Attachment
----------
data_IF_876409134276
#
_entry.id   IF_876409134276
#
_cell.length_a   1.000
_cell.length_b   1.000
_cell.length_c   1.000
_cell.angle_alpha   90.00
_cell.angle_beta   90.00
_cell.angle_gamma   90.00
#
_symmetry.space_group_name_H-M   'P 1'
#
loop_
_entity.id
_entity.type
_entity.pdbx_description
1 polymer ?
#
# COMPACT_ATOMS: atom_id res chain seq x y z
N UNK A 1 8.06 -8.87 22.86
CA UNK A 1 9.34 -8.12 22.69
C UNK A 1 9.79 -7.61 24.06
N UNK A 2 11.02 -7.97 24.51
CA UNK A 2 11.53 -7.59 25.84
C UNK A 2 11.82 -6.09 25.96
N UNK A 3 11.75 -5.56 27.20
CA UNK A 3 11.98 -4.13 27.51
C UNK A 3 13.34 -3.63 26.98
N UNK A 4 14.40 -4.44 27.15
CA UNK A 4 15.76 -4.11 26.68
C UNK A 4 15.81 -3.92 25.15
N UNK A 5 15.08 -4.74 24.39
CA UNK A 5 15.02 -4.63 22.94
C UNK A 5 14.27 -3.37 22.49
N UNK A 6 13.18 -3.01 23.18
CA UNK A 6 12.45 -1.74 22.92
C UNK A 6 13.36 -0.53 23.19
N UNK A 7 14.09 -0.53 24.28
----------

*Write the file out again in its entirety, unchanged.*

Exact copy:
data_IF_876409134276
#
_entry.id   IF_876409134276
#
_cell.length_a   1.000
_cell.length_b   1.000
_cell.length_c   1.000
_cell.angle_alpha   90.00
_cell.angle_beta   90.00
_cell.angle_gamma   90.00
#
_symmetry.space_group_name_H-M   'P 1'
#
loop_
_entity.id
_entity.type
_entity.pdbx_description
1 polymer ?
#
# COMPACT_ATOMS: atom_id res chain seq x y z
N UNK A 1 8.06 -8.87 22.86
CA UNK A 1 9.34 -8.12 22.69
C UNK A 1 9.79 -7.61 24.06
N UNK A 2 11.02 -7.97 24.51
CA UNK A 2 11.53 -7.59 25.84
C UNK A 2 11.82 -6.09 25.96
N UNK A 3 11.75 -5.56 27.20
CA UNK A 3 11.98 -4.13 27.51
C UNK A 3 13.34 -3.63 26.98
N UNK A 4 14.40 -4.44 27.15
CA UNK A 4 15.76 -4.11 26.68
C UNK A 4 15.81 -3.92 25.15
N UNK A 5 15.08 -4.74 24.39
CA UNK A 5 15.02 -4.63 22.94
C UNK A 5 14.27 -3.37 22.49
N UNK A 6 13.18 -3.01 23.18
CA UNK A 6 12.45 -1.74 22.92
C UNK A 6 13.36 -0.53 23.19
N UNK A 7 14.09 -0.53 24.28